By his statement, Obama effectively gave a green light to all of Africa’s dictators to steal elections in broad daylight by 100 percent and guaranteed them full support of the U.S.
Is Trump pulling the curtain on Obama’s fake diplomacy of coddling African dictators and thugtators in the name of counterterrorism and national security?
The scaremongering foreign policy experts, professionals, consultants drinking at the U.S. aid trough along with the has-been diplomats have been predicting the sky will fall on Africa under the Trump Administration. They condemned Trump for his ignorance and for ignoring Africa. They said Trump will flip-flop in his Africa policy and cut back on aid causing millions of Africans to die.
I was one of the doubting Thomases who made audacious claims that Trump will continue in Obama’s footsteps and ignore human rights in Africa. I was simply resigned to the fact that there will be no policy change under Trump. I even said half-jokingly that I would “eat crow” if the Trump administration made any changes to Obama’s “see no evil, say no evil and hear no evil” about African dictators policy.
I began seriously thinking about eating crow (vegan style, of course) with a side of humble pie after I pondered over the questionnaire the Trump’s transition team presented to the State Department. Truth be told, I was stunned by the four questions because those were the same exact questions I have been asking week after week for 11 years.
I could not get over the irony of the twist of fate. The man I opposed so vigorously as a presidential candidate was asking the same questions I have been asking about Africa for over a decade.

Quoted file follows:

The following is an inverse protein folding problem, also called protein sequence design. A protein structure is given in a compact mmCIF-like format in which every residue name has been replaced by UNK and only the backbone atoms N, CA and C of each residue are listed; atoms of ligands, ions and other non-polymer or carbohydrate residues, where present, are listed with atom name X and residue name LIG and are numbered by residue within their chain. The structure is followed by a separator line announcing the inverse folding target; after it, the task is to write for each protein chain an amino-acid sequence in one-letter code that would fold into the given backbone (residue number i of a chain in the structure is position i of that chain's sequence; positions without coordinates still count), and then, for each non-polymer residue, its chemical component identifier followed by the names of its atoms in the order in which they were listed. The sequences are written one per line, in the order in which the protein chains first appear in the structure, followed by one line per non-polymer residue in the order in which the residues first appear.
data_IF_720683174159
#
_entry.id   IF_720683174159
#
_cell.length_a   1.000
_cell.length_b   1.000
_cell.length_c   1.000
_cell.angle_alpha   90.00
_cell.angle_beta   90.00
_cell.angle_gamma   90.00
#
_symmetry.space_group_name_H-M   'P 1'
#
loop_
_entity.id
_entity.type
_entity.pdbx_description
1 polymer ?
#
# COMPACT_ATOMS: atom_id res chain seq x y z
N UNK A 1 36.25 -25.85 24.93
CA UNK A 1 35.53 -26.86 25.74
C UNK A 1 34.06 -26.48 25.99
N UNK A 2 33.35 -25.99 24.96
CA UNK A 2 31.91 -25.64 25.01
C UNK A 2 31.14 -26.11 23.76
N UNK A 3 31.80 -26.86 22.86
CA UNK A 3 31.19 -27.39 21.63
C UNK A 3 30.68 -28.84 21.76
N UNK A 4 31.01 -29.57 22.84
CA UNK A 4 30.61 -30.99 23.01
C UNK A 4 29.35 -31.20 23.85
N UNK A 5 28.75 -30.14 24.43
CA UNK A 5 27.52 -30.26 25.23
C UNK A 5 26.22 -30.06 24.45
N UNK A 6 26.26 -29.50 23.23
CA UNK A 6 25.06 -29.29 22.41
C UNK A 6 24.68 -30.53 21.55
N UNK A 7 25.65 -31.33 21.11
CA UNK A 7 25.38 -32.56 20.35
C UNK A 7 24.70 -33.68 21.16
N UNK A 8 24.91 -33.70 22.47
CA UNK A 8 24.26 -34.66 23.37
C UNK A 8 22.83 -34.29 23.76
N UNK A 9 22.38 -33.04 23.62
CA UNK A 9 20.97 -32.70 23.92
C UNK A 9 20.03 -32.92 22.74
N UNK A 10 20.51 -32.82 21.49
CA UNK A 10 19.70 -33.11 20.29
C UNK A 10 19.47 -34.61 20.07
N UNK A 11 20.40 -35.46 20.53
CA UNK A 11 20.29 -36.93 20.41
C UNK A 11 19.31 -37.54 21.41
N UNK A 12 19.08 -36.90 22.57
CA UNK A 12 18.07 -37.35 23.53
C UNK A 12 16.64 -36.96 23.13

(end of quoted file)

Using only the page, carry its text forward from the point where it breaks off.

I believe asking the right questions almost always yields the right answers. It is clear now the Trump administration has the right human rights answer: “No human rights improvements in Egypt (by implication in all of Africa), no U.S. aid.”
I must confess that some have complained to me privately that I stick out like a sore thumb writing approvingly of Trump’s Africa policy. Truth be told, some privately wondered if I had lost my marbles in suggesting that human rights issues will likely figure prominently in the Trump administration. Others snickered.
As I have previously noted, I do not care about the motives of those in power when they do the right thing. I rarely question when the right thing is done for the wrong reason. It is never too late to do the right thing; but there is never a right time to do the wrong thing. The Trump administration is doing the right thing by insisting on human rights improvements as a condition for receiving U.S. aid. What could possibly be wrong with that?
But I remained steadfast in my claim of a likely new day for human rights in Africa in the Trump administration.
No human rights, no U.S. aid?: Should “America First” mean “human rights first” in Africa?